Tundra Tracker, the upcoming SteamVR tracker alternative to the Vive Tracker, was originally expected to hold a Kickstarter in January, but the company behind the project, Tundra Labs, says the crowdfunding campaign has been pushed back in light of delays in component sourcing.

Image courtesy Tundra Labs

In the latest official update on the project, Tundra Labs notes, “Right now the semiconductor industry is going through incredible supply shortages due to a ‘double whammy’ of dropping factory capacity due to COVID-19 and skyrocketing demand also due to the pandemic. For this reason, since November 2020, we have been tracking components used in the Tundra Tracker and many are showing 26 to 30 week lead time for high volume deliveries. This means that If we place orders today, components may not be delivered until August. Thankfully we already started placing component orders in Q4 of 2020. We are also working directly with vendors to ‘pull in’ deliveries as much as possible and pay expedites when available.”

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Given the long lead time, Tundra Labs says it has opted to delay the Kickstarter campaign to “shorten the time between when crowdfunding ends and when all backers receive their orders.”

The company now plans to launch the Kickstarter on March 29th for 30 days, and expects the first units to start shipping to early-bird backers starting in mid-June, while the bulk of backers can expect shipments in mid-September.

Beyond Kickstart plans, the company also revealed some more details on the Tundra Tracker’s design, including a closer look at how the swappable base plates will work.

Image courtesy Tundra Labs

“The rendering above demonstrates the production product design, especially about the swappable baseplates for Tundra Tracker. Based on feedback there will (at minimum) be options for an integrated strap loop baseplate as well as a backwards compatible with 1/4-20 mounts.” The company says it’s investigating additional base plates for other uses.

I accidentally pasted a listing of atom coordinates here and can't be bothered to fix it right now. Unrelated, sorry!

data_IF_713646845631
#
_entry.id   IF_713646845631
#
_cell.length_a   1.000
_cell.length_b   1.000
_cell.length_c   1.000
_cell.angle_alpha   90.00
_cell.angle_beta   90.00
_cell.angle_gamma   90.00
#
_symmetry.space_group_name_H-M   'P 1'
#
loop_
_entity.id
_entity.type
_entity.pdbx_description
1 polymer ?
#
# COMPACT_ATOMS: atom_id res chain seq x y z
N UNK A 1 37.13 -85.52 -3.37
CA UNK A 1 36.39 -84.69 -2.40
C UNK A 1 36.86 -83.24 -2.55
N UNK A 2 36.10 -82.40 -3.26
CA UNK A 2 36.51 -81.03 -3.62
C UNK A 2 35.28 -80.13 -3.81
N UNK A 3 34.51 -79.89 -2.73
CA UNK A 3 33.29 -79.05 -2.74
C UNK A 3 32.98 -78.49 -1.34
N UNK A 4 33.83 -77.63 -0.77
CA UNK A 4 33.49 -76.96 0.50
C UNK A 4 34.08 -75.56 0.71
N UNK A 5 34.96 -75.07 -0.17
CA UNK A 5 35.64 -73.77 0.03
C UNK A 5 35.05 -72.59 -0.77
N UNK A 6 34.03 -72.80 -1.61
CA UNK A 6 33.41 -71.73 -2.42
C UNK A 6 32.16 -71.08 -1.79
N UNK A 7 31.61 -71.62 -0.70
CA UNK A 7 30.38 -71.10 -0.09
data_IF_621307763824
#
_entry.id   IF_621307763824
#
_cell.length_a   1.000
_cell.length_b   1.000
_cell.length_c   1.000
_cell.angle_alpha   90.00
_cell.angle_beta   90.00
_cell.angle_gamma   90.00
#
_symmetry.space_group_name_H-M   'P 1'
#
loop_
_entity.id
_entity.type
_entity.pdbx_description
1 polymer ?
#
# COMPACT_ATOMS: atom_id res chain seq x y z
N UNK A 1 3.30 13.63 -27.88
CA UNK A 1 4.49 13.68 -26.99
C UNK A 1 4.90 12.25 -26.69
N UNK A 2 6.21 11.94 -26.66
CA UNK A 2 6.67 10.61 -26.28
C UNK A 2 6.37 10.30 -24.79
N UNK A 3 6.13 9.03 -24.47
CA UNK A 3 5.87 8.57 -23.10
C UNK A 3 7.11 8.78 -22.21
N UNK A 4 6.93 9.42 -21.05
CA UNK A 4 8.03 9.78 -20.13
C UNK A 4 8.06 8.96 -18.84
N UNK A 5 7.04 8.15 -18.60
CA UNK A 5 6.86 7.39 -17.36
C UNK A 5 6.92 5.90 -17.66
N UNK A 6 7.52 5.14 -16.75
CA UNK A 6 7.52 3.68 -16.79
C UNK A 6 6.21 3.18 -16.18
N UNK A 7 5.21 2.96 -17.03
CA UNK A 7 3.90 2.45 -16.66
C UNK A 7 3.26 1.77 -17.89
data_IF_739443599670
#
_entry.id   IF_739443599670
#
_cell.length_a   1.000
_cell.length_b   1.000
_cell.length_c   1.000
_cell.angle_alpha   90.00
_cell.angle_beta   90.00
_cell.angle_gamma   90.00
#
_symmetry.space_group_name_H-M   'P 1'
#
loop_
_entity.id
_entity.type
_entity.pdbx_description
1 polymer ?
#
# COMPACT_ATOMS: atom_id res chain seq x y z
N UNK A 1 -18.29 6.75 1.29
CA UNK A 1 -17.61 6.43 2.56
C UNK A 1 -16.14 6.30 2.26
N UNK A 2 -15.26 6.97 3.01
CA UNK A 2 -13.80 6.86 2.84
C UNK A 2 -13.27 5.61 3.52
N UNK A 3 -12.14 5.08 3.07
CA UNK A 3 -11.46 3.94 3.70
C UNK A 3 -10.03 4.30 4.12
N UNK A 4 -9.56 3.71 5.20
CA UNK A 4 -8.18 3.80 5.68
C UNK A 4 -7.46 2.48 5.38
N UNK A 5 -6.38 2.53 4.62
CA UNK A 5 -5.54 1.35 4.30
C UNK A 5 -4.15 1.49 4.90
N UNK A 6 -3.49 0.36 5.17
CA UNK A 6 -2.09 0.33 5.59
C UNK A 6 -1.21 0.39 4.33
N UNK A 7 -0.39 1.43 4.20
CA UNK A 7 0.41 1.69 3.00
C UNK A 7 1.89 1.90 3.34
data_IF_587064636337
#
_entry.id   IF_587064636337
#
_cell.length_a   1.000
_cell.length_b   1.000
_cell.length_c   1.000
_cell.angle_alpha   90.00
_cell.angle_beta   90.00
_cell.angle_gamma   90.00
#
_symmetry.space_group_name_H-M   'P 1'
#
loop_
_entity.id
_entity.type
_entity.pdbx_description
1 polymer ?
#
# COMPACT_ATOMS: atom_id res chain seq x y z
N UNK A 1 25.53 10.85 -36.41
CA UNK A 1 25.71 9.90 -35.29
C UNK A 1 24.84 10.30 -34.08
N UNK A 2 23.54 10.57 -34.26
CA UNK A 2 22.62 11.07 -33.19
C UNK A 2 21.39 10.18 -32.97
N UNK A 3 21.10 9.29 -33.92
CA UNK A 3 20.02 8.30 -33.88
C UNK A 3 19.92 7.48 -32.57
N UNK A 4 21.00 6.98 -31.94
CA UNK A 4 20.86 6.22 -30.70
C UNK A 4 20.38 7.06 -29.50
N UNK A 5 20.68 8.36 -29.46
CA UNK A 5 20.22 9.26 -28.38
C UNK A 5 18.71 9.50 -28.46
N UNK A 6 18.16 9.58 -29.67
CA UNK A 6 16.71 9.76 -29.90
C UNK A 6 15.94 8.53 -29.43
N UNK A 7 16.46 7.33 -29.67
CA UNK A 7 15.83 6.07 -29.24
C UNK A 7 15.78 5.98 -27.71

Tundra Labs also shared the first look at a functional prototype in action:

In addition to being smaller and lighter, Tundra Labs is aiming to make the price of the Tundra Tracker slightly less than the Vive Tracker, though pricing hasn’t been finalized yet. “We are still resolving the pricing question,” the company said in its latest update.

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Ben is the world's most senior professional analyst solely dedicated to the XR industry, having founded Road to VR in 2011—a year before the Oculus Kickstarter sparked a resurgence that led to the modern XR landscape. He has authored more than 3,000 articles chronicling the evolution of the XR industry over more than a decade. With that unique perspective, Ben has been consistently recognized as one of the most influential voices in XR, giving keynotes and joining panel and podcast discussions at key industry events. He is a self-described "journalist and analyst, not evangelist."
  • mellott124

    Hope this really enables VR peripherals like Vive claimed the Vive Tracker would. Vive really crippled the firmware for the Vive tracker and prevented anything from really using it. I have 6 months of Vive support emails trying to get basic analog stick input working. What a mess that was.

    • guest

      What was crippled with the firmware? There seems to be a lot of people on VRChat doing stuff with them.

      • mellott124

        One of the main ideas with Vive Tracker was you could interface to it through the USB and pins. Pins worked but had very basic button support. USB had full control where you could even simulate trackpad input. This was needed to create larger peripherals but USB was always crippled. By the time it was usable on gen 1, they rolled out gen 2 and broke it again. I was developing products for it. It was a mess and support, although they tried, couldn’t help.

        That’s very different than just using it as a simple tracker.

        • Vive trackers were very effective for bandai namco’s Mariokart VR, used for interacting with powerups l whilst being able to grip the steering wheel, each tracker on a wrist strap.

          And impressive at HTC’s World Cup football event in London where we kicked a ball in a football simulator, using tracker on foot strap.

          Best of luck to Tundra Labs and potential backers for their Kickstarter

          • mellott124

            Yeah, agreed. They’re fine in those scenarios where they’re being used as simple trackers.

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  • gothicvillas

    Vive trackers are big and bulky, looks like something out of Back to The Future films would have. This thing cant come soon enough.